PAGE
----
At the precise moment Malcolm Speed, the ICC chief executive, was saying sorry for the bizarre ending of the World Cup final the ICC hoarding behind him came unstuck from the wall, and almost hit his head.
- Andrew Miller, CricInfo, 29.4.07
world cup 2007
For the first time since 1983, the Cricket World Cup Final is on a Saturday. I think that's fabulous, especially as the game will be played overnight Australian time (11.30pm to about 7am).
Seeing my pre-tournament prediction of South Africa fall in a screaming heap in the semi-final, I would be very doubtful of anything other than a decisive Australian victory tonight. Sri Lanka, while they'll be the popular favourite and will no doubt have all of South Asia behind them, would in reality have to pull off an upset to win this time around.
This Cricket World Cup has been too short. Blink, and you find it's almost over...
It seems like only yesterday when the World Cup was officially opened by the British West Indies' finest cricketer to date, Lebrun Constantine, in a ceremony transmitted live via morse code to a worldwide audience of hundreds.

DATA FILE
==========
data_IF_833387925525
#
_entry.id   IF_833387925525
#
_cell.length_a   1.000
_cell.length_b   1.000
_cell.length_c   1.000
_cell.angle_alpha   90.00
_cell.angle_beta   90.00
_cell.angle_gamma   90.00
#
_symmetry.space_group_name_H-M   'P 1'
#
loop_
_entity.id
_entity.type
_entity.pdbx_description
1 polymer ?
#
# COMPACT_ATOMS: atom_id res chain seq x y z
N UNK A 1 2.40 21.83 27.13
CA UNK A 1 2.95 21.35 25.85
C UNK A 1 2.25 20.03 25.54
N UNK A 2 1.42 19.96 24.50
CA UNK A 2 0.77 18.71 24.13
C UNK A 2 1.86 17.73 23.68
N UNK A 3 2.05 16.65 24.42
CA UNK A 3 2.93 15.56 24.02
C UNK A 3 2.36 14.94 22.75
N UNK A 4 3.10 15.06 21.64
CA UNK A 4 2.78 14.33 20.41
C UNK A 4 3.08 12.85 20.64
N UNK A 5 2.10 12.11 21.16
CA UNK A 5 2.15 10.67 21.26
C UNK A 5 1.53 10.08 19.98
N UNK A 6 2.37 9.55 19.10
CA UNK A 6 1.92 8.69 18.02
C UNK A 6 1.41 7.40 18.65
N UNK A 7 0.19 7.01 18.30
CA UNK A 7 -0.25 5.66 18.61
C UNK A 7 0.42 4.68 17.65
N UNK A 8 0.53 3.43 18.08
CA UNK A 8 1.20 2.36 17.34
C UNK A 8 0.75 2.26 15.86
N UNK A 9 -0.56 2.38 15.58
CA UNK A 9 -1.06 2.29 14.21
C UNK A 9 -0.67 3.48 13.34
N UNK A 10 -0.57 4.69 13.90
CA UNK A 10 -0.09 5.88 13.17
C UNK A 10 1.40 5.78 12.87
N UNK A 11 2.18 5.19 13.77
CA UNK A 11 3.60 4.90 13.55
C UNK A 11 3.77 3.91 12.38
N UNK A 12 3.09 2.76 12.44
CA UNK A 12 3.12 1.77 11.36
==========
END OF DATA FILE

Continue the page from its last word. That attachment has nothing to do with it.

I can't think of a sadder time in the game of cricket than the present. The news today that Bob Woolmer's death is believed by the Jamaican Police to be murder by strangulation, leaves me utterly speechless. What we need to know now is who did it, and why. Is this the first murder of a leading cricket identity that is related to the pernicious illegal betting industry?
It's Day Two of the World Cup, and the ICC has just agreed to allow spectators to take bottled water into the grounds so that they don't dehydrate.
Which begs a disturbing question... why has it taken them until now to consider a fundamental health issue at one of the world's major sporting events?
This just in from the World Cup organising body:
BOTTLED WATER ALLOWED IN FOR ICC CWC 2007 MATCHES
It's less than an hour till the start of the 2007 World Cup, so here are my selections for the first round group matches:
Cricket Australia has responded within hours after losing their appeal to the ICC disputes committee (see my earlier posting today).
Emirates, the UAE-based airline best known in Australia for sponsoring Collingwood Football Club, will be the official team sponsor for the Australian team for the world cup in the Caribbean in March and April. Emirates, of course, is also the naming rights sponsor of the ICC Elite Umpire Panel and is the "official airline" of the Dubai-based ICC.